We now had two slices of pizza and no place to eat it. So we walked back in the general direction of our hotel, figuring that if we didn’t see any place to sit down before we got to the hotel, we could eat the pizza in our room. After walking for a while, we found some people sitting on the steps of a church. This looked as good a spot as any to eat, so we sat, too.
That’s when we noticed the huge monument right there. Once we finished our pizza we explored the area, taking lots of pictures of the monument and of the ruins of the forums (fora?) of Trajan and Augustus. I took a panoramic photo of the column. It wasn’t perfect, since I didn’t have my tripod, but it turned out pretty well.
In the article, Curry mentions tour guides explaining the column. The signage, at least when we were there, is excellent, though, so one doesn’t need a tour guide. There is a long sign running alongside the ruins of Trajan’s forum with pictures of the sections and an explanation of what is there (see image). This sign must be new, since I cannot see it in Google Street View in June 2014, but it was there in July and Google Street View shows it in October, as well.
Argentine Identities, story and photographs by Marco Vernaschi
Vernaschi is an Italian native living in Argentina. Vernaschi loves his adopted country and feels that the increasing reliance on soybeans as an agricultural industry is counterproductive. As a result, he and his wife traveled across the country helping small family farmers find new sustainable agricultural projects. He also took pictures of the residents of the areas that he traveled to. He stayed away from the “poverty tourism” aspect of photography, where small rural farmers are shown as impoverished. Instead, he wanted to focus on their culture, including two photographs in which the subjects are wearing ceremonial clothing and one which features a female gaucho. Tags:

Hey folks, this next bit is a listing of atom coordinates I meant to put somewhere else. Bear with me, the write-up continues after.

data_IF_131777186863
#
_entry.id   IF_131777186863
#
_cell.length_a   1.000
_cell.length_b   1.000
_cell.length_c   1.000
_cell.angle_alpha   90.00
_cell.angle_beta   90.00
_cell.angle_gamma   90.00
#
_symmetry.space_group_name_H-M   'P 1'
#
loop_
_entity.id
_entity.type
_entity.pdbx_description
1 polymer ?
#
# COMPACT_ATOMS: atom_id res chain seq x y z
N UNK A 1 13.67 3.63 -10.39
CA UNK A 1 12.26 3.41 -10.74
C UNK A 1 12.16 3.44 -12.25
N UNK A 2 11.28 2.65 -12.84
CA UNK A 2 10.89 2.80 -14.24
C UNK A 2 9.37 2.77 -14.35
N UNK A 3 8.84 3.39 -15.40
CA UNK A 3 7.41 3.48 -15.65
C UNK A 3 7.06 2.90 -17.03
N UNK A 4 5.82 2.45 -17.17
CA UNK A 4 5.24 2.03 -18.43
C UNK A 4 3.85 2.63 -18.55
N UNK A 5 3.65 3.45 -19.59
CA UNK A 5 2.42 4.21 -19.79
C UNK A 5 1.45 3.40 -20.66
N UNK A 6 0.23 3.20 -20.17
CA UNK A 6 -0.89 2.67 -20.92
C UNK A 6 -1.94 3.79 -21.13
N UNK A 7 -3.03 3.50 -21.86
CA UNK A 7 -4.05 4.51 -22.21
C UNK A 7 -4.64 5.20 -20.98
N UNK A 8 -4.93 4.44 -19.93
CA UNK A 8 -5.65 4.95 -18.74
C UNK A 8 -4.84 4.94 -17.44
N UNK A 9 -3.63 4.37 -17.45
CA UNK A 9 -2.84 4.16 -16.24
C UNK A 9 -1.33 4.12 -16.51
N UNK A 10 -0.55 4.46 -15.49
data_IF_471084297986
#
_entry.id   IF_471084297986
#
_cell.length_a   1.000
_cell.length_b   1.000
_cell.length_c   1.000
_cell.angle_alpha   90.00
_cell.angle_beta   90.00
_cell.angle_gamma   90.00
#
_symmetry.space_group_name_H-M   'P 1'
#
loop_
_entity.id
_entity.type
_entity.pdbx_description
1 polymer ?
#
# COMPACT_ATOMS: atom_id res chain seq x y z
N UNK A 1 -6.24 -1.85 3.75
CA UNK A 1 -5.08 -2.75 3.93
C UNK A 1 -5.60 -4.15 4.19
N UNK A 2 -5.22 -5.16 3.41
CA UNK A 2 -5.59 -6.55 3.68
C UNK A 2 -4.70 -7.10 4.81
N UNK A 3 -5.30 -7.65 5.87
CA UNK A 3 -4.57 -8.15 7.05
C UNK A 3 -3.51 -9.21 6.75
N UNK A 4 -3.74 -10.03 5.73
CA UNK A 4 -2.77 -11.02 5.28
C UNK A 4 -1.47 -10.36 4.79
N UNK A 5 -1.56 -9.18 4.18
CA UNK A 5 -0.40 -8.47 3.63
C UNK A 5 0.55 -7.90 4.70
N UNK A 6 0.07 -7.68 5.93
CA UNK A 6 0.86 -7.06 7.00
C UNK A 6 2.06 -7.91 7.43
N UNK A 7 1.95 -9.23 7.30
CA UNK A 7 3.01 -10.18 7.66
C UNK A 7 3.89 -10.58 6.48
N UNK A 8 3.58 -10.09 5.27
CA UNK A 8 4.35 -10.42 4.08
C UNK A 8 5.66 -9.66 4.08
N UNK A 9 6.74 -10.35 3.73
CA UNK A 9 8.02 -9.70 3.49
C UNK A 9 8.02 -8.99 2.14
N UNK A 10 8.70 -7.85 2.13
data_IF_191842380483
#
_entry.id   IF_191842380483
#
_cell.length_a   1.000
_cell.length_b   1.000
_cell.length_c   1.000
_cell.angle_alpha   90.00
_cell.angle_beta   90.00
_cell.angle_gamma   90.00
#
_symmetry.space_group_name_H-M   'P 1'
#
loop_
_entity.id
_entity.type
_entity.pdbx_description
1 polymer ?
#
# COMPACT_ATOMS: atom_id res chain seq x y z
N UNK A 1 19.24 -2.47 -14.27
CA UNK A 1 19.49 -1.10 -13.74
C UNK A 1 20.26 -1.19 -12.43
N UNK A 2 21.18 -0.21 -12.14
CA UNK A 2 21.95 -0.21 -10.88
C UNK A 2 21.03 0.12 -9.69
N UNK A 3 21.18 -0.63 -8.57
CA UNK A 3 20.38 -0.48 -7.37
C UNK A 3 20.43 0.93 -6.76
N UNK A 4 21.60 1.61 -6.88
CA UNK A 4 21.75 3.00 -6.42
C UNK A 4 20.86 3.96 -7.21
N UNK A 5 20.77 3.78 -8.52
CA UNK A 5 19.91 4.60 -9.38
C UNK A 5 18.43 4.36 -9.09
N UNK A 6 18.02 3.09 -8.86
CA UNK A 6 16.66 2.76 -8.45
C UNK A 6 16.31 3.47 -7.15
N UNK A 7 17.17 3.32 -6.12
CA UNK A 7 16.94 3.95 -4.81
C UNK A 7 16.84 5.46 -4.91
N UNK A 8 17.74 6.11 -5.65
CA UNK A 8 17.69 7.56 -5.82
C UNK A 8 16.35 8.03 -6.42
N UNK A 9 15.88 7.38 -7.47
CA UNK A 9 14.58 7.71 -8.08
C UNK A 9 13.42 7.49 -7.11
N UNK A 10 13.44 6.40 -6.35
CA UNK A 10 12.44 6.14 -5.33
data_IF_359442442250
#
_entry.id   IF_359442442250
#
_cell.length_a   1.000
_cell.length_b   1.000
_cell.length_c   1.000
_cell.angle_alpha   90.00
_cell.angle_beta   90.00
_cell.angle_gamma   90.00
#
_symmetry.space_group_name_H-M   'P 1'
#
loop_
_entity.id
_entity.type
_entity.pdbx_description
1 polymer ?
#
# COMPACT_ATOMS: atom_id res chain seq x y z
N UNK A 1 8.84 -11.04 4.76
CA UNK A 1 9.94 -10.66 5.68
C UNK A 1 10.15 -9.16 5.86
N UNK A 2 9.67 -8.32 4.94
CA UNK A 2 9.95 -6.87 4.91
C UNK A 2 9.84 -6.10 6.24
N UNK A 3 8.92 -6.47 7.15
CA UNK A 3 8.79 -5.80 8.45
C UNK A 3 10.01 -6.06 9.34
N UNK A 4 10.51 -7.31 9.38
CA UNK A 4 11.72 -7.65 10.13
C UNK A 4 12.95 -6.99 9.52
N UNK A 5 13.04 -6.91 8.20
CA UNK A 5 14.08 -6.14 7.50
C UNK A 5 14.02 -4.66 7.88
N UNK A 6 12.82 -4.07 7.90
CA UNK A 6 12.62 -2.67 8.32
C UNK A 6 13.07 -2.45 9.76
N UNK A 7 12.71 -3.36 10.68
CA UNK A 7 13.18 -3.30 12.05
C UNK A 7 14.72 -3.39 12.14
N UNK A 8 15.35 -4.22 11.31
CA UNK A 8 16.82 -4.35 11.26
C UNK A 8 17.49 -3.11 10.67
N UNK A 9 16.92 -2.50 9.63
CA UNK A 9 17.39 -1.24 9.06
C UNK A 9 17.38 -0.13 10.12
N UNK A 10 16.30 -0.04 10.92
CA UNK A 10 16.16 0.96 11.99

I know that’s not much of a subject line, but I’m not sure what else to call this post.
I grew up in the Chicago area, so I was surrounded by public transportation, trains in particular, growing up. Chicago has what was originally a lot of different commuter rail lines. In 1974, these different lines joined into the Regional Transportation Authority (“RTA”). In 1984, the RTA was put under the control of the Commuter Rail Service Board, which was rebranded as “the Metropolitan Rail Corporation” (“Metra” for short). For just about as long as I can remember, every time my mom and I went into the city together, we took the train. It took longer for this to catch on with my dad, who drove on all of our trips into the city until I was a teenager.